During this time of great uncertainty, the child care industry and those who rely upon it are facing a particularly serious challenge. Many working parents across the country are scrambling to find alternative child care arrangements as schools and many child care providers have closed because of the coronavirus outbreak.
While first responders, healthcare workers, essential retail and municipal workers, military, and others are on the front lines providing the crucial services our country needs right now, child care providers are needed to provide a critical second-line support through child care.
According to a new interactive map developed by Yale University, health care workers in the U.S. have over 3.5 million children. These children need care in order for health care workers to respond to COVID-19, but 2.3 million of these children have no obvious child care providers available in the home.
Child Care Aware of America (CCAoA), a national membership-based nonprofit organization working to advance a high-quality, affordable child care system, is looking to the government for assistance. While appreciative of the recently passed federal stimulus package which will provide short-term relief, additional funding for child care will be needed.
“This down payment of $3.5 billion, if distributed quickly, will provide much-needed help to the Child Care Resource and Referral (CCR&R) agencies across the country that are currently working overtime to support the families of emergency and essential workers, the child care providers who are dealing with decisions to close or stay open, and the rapidly adapting system,” said Dr. Lynette Fraga, Executive Director of Child Care Aware of America.
“But if we are serious about providing child care for our health care, emergency and other essential workers who are on the front lines of the coronavirus pandemic, and ensuring there is a child care system at the end of this national emergency, we need more help,” she added.
CCAoA is urging Congress to provide at least $50 billion in child care funding to states, via stimulus legislation, and recommends the following:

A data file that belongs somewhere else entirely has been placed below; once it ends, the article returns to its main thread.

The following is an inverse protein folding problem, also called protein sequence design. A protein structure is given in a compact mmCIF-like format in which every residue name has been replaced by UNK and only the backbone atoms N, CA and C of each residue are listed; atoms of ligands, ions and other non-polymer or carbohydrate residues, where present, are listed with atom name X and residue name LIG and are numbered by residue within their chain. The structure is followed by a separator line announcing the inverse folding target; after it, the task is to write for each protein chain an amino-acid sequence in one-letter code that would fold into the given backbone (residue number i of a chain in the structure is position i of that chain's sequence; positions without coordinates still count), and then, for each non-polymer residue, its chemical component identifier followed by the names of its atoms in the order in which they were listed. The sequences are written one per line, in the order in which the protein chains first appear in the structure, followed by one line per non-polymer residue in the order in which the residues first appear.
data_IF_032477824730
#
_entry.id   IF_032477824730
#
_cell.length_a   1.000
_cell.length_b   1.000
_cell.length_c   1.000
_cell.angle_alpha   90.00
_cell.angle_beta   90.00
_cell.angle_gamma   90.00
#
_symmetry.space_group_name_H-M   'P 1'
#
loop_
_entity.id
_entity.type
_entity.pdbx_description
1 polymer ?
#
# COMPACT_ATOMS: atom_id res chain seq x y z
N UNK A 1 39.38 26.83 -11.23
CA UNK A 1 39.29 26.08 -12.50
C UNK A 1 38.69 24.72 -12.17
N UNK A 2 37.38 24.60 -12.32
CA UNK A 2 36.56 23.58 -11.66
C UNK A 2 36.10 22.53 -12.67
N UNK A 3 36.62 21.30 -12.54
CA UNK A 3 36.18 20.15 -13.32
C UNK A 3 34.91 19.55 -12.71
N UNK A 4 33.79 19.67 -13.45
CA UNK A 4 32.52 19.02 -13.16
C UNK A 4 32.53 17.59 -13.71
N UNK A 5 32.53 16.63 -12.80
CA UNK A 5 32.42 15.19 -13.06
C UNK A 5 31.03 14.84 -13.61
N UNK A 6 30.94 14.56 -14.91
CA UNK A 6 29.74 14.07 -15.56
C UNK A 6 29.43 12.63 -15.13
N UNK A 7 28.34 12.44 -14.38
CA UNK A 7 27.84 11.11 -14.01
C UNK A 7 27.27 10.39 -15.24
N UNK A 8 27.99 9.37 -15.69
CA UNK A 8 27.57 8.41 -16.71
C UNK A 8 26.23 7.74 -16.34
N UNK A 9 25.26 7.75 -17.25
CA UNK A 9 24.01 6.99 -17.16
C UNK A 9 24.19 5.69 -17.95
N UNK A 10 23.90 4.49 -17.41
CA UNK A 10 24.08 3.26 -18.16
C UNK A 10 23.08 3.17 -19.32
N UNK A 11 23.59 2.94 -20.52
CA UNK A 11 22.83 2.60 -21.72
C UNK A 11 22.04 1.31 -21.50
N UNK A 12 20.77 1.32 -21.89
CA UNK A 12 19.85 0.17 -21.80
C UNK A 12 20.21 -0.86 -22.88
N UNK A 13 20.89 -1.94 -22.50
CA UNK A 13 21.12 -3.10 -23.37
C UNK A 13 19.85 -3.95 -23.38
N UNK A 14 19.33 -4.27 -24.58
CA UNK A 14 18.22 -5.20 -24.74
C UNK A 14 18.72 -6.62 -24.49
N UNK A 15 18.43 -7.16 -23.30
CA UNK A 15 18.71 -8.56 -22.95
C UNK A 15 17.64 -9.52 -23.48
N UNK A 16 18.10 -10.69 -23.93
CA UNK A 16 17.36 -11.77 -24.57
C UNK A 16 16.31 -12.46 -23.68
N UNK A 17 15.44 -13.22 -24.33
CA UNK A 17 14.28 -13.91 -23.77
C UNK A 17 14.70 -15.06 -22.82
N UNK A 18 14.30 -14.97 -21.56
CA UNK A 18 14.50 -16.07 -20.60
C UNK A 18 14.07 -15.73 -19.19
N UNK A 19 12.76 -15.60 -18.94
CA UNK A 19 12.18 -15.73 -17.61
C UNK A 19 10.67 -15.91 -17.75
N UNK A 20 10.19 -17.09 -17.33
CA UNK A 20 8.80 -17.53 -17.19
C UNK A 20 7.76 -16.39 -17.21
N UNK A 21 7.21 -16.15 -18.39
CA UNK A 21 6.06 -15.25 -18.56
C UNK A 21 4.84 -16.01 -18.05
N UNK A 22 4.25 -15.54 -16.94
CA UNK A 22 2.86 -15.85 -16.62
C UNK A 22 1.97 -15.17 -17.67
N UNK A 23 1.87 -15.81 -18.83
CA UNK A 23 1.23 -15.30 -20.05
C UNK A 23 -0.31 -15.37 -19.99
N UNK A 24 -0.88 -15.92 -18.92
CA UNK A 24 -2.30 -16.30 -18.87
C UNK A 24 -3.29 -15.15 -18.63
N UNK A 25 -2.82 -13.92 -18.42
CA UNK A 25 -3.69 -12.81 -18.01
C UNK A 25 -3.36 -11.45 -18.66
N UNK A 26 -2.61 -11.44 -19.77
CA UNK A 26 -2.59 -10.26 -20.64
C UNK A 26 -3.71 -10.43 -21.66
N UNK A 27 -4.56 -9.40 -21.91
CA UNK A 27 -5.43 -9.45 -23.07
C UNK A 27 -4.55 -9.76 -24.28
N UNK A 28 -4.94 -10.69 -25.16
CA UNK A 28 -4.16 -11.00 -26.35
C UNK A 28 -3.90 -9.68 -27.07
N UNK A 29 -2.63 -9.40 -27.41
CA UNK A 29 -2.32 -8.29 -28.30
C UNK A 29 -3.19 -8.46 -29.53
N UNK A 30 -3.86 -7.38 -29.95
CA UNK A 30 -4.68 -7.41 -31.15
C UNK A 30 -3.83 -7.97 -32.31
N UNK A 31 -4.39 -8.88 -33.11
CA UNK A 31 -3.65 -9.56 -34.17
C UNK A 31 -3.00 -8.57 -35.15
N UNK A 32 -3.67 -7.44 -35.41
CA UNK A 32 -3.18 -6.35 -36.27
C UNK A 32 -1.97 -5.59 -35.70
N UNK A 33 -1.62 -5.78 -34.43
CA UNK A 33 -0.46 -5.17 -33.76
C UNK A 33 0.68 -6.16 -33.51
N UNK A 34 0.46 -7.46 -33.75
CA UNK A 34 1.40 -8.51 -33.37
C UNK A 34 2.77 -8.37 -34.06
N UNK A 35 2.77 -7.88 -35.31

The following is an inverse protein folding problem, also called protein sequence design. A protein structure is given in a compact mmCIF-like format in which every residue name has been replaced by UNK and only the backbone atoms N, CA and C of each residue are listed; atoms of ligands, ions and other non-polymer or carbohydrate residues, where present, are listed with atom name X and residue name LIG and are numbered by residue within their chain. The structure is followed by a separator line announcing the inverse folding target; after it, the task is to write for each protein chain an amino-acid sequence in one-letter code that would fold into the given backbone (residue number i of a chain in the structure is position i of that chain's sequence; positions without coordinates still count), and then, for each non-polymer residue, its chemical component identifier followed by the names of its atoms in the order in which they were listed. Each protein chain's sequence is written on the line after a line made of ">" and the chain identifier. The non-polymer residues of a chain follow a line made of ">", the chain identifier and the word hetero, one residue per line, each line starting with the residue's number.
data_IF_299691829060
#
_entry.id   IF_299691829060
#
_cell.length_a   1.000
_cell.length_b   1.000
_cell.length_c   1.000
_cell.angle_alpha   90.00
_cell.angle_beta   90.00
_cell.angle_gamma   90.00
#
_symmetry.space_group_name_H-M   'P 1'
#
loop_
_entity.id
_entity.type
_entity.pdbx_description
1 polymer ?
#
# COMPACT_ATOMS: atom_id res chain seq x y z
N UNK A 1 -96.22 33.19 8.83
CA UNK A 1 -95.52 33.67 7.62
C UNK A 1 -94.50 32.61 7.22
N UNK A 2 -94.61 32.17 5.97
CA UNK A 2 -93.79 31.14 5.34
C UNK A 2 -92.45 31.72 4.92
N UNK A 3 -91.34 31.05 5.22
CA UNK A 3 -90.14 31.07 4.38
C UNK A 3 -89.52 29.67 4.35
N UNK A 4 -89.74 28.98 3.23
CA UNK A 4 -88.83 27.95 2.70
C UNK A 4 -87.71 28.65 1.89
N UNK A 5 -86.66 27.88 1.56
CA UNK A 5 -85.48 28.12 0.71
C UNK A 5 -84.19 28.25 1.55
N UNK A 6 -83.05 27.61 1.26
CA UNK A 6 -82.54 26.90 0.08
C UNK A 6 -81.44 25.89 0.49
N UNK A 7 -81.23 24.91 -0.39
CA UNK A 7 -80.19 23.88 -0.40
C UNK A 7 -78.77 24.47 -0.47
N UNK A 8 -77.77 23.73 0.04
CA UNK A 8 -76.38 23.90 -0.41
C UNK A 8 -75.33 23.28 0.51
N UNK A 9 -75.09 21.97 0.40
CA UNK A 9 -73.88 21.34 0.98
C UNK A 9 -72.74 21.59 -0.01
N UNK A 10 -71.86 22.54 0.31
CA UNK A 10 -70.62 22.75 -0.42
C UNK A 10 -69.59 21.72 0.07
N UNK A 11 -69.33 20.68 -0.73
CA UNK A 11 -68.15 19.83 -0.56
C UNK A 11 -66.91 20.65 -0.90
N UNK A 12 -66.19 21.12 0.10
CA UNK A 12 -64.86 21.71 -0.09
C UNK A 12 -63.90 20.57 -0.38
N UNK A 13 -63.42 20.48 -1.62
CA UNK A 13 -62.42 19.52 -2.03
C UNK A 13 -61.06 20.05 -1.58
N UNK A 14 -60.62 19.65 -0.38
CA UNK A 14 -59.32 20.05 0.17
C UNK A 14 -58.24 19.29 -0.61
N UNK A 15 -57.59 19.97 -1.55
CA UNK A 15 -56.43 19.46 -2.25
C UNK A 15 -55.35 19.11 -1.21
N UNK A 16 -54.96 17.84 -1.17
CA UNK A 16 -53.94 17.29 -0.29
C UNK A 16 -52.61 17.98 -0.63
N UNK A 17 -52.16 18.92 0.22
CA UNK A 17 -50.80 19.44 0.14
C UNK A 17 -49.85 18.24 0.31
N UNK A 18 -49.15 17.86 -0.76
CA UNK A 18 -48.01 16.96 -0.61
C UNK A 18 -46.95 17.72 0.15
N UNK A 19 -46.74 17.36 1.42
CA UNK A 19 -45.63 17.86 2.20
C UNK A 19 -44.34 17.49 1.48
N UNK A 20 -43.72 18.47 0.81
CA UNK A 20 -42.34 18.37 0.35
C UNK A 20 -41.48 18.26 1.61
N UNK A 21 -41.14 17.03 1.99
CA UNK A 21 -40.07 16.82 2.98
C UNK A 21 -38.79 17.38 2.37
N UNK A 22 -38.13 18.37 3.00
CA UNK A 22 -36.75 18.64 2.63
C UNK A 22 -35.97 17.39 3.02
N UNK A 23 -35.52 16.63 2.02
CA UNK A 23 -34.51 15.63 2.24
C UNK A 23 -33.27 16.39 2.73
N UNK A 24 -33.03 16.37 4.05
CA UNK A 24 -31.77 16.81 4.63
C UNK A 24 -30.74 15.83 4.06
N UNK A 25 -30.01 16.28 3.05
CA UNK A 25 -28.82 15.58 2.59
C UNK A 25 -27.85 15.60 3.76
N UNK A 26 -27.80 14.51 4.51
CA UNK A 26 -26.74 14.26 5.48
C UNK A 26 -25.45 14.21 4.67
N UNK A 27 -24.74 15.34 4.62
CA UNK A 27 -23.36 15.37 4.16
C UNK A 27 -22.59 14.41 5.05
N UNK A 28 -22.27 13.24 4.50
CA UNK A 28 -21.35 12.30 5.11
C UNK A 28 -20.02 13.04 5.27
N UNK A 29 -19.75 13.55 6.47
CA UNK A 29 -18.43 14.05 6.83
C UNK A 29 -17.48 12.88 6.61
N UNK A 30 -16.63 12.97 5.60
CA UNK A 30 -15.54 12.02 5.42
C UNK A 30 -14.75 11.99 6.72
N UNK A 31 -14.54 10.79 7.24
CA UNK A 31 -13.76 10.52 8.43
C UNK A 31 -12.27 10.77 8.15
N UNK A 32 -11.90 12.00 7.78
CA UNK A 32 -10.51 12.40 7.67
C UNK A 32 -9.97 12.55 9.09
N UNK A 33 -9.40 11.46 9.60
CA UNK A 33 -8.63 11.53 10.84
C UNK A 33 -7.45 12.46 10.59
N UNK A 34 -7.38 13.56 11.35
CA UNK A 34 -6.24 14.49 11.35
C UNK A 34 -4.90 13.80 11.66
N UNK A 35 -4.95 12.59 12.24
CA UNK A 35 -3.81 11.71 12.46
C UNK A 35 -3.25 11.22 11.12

- If your local school district or state has taken action to close K-12 schools, that all child care programs should also close, with the exception of programs serving essential and emergency personnel (to be defined by your state or locality). However, it’s imperative that the decision to close child care programs be tied to public and private support to pay for all operations and employee wages while they are closed. CCAoA has developed a flowchart adapted from the CDC’s guidelines for K-12 schools to help determine whether child care facilities should stay open or close in response to the Coronavirus (COVID-19) pandemic.
- Support back-up child care, especially for emergency and essential workers, and fund programs to help parents or caregivers in need to continue to make co-payments or pay tuition.
- Dedicated funding for child care providers to purchase supplies to sanitize and clean facilities.
- ALL workers need access to paid sick days and paid family and medical leave, as well as compensation during closures and work stoppages, especially for small businesses.
These measures will help ensure that children, educators, workers and families are healthy and safe; emergency responders, health care providers and other essential personnel can go to work without worrying about who is taking care of their children; family child care homes and child care centers can stay in business; members of the early childhood education workforce will receive the financial security they need; and states have the resources to respond to rapidly changing needs and emergency closures.